Be sure to try the lobster at Salty’s followed by a pint of beer at the Lower Deck. Checking out Historic properties is very best things to do in Halifax. You’ll be able to eat, drink, sightsee and relax. Seriously, one of the best things to do in Halifax, is to have a lobster on the waterfront. You feel like a tru maritimer.
8. Maritime Museum of the Atlantic
The Maritime Museum of the Atlantic is a great stop on your day tour of Halifax, Nova Scotia. We really enjoyed learning of the maritime history of Canada at this museum that showcases the marine heritage of Halifax, Nova Scotia. If you love maritime history, put this at the top of your things to do in the Halifax list.
It tells the history of life on the seas from the 1800s to today. There are several artifacts on display and there are sections dedicated to the Titanic victims where and the victims of the Halifax Explosion of 1917.
9. CSS Acadia
When looking for things to do in Halifax, there is no shortage of interesting museums and historic sites. The CSS Acadia is a part of the museum and visitors can step inside this floating museum. It is the only only surviving ship to have served the Royal Canadian Navy during both world wars.
10. Canadian Museum of Immigration at Pier 21
At the opposite end of Halifax Harbour from Historic Properties, you’ll find one of the best things to do in Halifax, the Canadian Museum of Immigration at Pier 21. This museum is not to be missed when visiting Atlantic Canada and is filled with interactive exhibits, and information about the immigrants who settled in Canada.
Between 1928 and 1971, Pier 21 was the first point of entry for many immigrants to Canada. It has now been turned into a museum. You can explore your own family history and hear first hand accounts from immigrants to Canada about their journeys.
The Canadian Museum of Immigration lets you immerse in what it was like crossing the Atlantic in tight quarters, where you can try on period garb or see how immigrants coming to Canada packed their entire lives into one small trunk.
There is an interesting Titanic display with artifacts from the ship. To see more about the Titanic disaster, you can visit the Fairview Lawn Cemetery. Halifax was the closest harbour when the Titanic sank and many of its remains were brought to Halifax. The Fairview Lawn Cemetery is the final resting place for 121 of the Titanic victims.
11. Halifax Seaport Farmers‘ Market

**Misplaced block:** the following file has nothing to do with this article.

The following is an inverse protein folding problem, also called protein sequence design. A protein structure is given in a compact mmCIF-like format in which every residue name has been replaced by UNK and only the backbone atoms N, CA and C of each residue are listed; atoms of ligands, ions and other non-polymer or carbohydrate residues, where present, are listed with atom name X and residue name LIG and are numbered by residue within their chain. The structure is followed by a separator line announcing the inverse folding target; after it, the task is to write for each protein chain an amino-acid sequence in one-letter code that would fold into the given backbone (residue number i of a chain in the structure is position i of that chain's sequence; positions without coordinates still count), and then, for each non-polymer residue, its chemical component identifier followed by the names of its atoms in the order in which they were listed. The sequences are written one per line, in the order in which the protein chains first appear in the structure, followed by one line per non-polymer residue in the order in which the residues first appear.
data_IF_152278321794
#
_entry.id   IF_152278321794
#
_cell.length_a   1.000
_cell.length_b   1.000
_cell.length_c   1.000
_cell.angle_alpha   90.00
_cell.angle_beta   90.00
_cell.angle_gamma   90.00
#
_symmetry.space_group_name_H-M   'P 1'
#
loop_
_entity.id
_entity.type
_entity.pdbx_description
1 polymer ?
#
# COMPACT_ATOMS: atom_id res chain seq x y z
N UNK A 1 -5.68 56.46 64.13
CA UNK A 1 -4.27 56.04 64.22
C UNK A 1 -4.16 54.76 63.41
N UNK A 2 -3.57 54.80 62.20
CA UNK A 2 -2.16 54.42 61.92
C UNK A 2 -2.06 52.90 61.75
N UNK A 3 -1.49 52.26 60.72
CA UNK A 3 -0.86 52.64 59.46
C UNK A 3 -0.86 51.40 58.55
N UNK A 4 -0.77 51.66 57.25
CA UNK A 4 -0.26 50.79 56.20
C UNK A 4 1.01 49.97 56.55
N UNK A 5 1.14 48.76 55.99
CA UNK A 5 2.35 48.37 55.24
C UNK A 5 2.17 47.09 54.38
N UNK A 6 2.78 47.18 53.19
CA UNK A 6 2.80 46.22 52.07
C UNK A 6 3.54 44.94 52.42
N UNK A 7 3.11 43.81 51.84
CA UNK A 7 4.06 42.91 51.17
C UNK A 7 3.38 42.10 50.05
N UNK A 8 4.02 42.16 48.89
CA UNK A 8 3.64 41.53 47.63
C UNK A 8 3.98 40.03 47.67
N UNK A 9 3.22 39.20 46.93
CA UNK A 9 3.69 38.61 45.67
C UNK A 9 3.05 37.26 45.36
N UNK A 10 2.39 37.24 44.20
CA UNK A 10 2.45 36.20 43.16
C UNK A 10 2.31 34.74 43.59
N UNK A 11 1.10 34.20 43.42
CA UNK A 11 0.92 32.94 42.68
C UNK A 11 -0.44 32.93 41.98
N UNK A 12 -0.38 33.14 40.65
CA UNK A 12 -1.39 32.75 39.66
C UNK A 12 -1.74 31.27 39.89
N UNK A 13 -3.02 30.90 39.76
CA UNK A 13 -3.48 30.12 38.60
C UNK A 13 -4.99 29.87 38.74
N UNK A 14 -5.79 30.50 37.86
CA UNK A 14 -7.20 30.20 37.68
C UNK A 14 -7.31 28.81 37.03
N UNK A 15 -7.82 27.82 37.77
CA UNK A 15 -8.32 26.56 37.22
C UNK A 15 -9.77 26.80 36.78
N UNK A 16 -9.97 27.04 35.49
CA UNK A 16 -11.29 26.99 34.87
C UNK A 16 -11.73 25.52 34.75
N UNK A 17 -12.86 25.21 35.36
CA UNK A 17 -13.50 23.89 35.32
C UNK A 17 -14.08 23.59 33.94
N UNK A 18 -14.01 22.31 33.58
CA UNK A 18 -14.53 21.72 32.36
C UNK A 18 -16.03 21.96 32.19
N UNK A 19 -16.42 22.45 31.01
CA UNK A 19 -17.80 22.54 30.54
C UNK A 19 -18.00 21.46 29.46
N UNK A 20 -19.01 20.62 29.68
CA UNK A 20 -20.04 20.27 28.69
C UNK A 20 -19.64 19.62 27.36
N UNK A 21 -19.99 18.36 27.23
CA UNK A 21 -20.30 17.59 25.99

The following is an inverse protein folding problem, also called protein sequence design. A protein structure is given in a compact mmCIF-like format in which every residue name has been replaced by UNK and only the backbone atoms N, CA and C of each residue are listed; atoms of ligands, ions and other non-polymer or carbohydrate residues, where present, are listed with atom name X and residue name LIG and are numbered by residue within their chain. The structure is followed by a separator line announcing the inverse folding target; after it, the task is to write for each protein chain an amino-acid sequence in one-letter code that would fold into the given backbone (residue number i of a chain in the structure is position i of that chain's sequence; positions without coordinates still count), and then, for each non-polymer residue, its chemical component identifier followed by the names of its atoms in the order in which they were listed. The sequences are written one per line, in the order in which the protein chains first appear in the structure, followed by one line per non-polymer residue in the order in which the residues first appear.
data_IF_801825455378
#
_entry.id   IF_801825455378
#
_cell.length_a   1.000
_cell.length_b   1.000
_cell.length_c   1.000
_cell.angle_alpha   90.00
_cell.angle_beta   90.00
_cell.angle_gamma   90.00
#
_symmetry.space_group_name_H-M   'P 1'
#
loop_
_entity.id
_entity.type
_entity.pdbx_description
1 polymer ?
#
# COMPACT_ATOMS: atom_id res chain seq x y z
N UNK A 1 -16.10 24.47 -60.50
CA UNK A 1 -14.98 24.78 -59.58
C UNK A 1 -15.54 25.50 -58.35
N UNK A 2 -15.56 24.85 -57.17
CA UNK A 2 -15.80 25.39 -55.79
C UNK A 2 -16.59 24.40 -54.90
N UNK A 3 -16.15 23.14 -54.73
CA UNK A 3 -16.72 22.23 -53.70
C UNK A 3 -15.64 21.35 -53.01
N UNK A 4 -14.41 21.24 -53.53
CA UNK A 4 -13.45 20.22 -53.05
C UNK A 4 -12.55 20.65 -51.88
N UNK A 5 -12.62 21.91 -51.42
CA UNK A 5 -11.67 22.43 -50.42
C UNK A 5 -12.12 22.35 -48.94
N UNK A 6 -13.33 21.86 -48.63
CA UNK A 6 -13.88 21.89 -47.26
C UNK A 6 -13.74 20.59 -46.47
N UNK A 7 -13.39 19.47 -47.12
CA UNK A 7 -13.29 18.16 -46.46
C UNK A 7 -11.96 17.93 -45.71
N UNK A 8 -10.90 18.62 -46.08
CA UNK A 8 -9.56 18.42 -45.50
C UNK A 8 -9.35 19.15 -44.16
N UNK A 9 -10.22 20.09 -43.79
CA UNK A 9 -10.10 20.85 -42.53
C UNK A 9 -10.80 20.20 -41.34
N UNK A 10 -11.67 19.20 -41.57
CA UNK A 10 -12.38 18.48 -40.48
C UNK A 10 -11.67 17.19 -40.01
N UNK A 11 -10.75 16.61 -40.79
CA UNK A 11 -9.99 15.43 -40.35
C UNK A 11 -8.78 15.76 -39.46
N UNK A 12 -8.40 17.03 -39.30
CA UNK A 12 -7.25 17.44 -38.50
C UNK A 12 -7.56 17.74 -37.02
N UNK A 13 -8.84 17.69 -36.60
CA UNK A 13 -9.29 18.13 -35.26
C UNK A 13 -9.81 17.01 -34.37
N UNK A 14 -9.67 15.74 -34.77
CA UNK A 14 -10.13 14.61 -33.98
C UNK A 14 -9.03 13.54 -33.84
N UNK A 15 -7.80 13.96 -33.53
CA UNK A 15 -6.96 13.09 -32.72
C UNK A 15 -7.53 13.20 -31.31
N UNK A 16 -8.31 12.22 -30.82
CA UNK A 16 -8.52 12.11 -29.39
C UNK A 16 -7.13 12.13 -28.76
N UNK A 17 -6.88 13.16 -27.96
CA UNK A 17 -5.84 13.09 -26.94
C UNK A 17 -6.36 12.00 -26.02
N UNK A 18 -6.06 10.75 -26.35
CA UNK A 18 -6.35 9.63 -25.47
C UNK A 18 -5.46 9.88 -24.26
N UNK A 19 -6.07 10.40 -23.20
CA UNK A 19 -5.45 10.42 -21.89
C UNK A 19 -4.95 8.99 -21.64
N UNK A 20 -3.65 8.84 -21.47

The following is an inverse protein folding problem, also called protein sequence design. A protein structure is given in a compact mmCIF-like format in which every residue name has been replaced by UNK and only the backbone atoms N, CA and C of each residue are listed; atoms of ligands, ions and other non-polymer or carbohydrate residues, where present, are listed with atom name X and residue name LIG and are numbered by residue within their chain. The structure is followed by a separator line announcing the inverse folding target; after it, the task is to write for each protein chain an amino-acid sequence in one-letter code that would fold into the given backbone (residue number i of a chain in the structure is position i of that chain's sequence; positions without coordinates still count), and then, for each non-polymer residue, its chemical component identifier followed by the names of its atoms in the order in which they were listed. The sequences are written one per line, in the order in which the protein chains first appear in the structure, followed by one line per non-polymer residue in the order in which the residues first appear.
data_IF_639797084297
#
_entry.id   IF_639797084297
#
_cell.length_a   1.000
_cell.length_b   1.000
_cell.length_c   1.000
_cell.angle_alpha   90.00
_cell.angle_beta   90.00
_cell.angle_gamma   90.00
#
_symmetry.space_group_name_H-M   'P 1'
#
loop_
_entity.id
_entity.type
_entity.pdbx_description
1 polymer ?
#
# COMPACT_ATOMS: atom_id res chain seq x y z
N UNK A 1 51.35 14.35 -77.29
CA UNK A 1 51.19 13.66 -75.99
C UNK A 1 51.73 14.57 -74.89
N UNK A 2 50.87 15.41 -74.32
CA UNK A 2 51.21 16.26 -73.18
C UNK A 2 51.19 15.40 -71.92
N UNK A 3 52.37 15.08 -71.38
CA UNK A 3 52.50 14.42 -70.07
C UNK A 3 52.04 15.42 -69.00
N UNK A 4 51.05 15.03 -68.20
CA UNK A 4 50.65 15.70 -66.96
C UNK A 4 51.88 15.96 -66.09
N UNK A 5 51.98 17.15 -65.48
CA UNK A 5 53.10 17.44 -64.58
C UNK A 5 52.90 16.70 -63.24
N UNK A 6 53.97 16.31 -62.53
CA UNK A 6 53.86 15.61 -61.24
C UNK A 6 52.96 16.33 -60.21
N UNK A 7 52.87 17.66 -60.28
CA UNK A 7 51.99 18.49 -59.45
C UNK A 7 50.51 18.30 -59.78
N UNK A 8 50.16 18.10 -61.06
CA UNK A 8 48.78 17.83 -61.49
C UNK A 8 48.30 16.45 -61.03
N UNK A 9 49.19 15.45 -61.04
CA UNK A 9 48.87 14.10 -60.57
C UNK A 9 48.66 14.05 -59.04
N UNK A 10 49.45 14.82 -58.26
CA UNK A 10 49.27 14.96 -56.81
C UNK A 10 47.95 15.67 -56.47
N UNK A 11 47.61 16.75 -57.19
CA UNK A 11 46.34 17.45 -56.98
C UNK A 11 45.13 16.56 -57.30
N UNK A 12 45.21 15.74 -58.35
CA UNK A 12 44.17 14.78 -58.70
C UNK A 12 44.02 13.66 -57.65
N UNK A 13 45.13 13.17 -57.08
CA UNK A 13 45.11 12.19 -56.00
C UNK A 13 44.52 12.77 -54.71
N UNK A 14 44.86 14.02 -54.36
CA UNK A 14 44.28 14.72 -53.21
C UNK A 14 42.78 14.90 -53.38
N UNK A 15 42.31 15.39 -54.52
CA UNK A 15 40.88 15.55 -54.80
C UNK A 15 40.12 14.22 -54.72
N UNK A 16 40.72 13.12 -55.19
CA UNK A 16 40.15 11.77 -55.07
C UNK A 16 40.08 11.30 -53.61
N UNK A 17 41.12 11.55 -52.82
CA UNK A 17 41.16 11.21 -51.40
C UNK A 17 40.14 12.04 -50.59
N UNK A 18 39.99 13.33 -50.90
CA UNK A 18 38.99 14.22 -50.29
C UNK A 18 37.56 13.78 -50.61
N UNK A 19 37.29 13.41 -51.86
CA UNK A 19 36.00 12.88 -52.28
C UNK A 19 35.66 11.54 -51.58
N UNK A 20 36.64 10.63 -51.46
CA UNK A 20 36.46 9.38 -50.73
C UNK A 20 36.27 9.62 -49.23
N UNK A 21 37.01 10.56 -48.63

After you’ve finished up on the Halifax waterfront, pop into the Halifax Seaport Farmers Market to grab everything you need for a picnic. Even if you are not shopping, it is not to be missed. The Halifax Seaport Farmers Market is the one of the oldest continuously operating farmers markets in North America.
During that time it has changed locations regularly, and in 2021, the Halifax Farmers Market moved down the street to offer an outdoor shopping experience during the summer months with indoor vendors at Pavilion 22.
The market sells everything from local craft and jewelry to fresh fish and local produce. Wether you are shopping or simply browsing this is not to be missed.
12. Art Gallery of Nova Scotia
Art lovers will enjoy the Art Gallery of Halifax, Nova Scotia the largest art museum on the East Coast of Canada. It features permanent collections of Nova Scotia artists most notably, the folk art collection of Maud Lewis House. Maud Lewis was a painter in Nova Scotia who spent 40 years painting her small home with colourful scenes of Nova Scotia. Several years after her death, the Art Gallery of Halifax moved her home to become a part of its permanent collection crearting an immersive experience. .
The Art Gallery of Nova Scotia (AGNS) is located in the heart of downtown Halifax and stands as the primary provincial art gallery for Nova Scotia. As the most prominent art museum in Atlantic Canada, it serves as a pivotal cultural institution in the region.
Situated on Hollis Street in Halifax, with an additional branch in Yarmouth, the gallery offers a vast collection. This collection emphasizes visual arts from Nova Scotia and the Atlantic region, spanning a wide array of mediums from paintings to sculptures, photographs, and drawings.
13. Halifax Public Gardens
If you have a picnic in hand, make your way to the Halifax Public Gardens. The Victorian Gardens date back to 1867, spanning 16 acres with flower beds, fountains and manicured gardens to enjoy.
The public gardens is a lovely place to find a quiet space as you stroll through its garden paths admiring its carpet beds of flowers and historic statues. There is also a bandstand, a Victorian era greenhouse.
There are events that happen within the public gardens, you can check out their website here. If you are looking to get away from the hustle and bustle, a stroll through the Halifax Public Gardens is one of the best things to do in the city.
14. Point Pleasant Park
Another green space to visit in Halifax is Point Pleasant Park. It covers approximately 190 acres (75 hectares) at the southern tip of the Halifax peninsula and offers a mix of forested trails, historical sites, coastal ecosystems, and recreational facilities.
The park has several historic sites, particularly related to the defense of Halifax. The remains of several fortifications can be found within the park, most notably the Prince of Wales Tower, which is one of the oldest Martello towers in North America. Every summer, the park hosts “Shakespeare by the Sea,” a theater festival that presents classic plays in an outdoor setting.
15. Halifax Central Library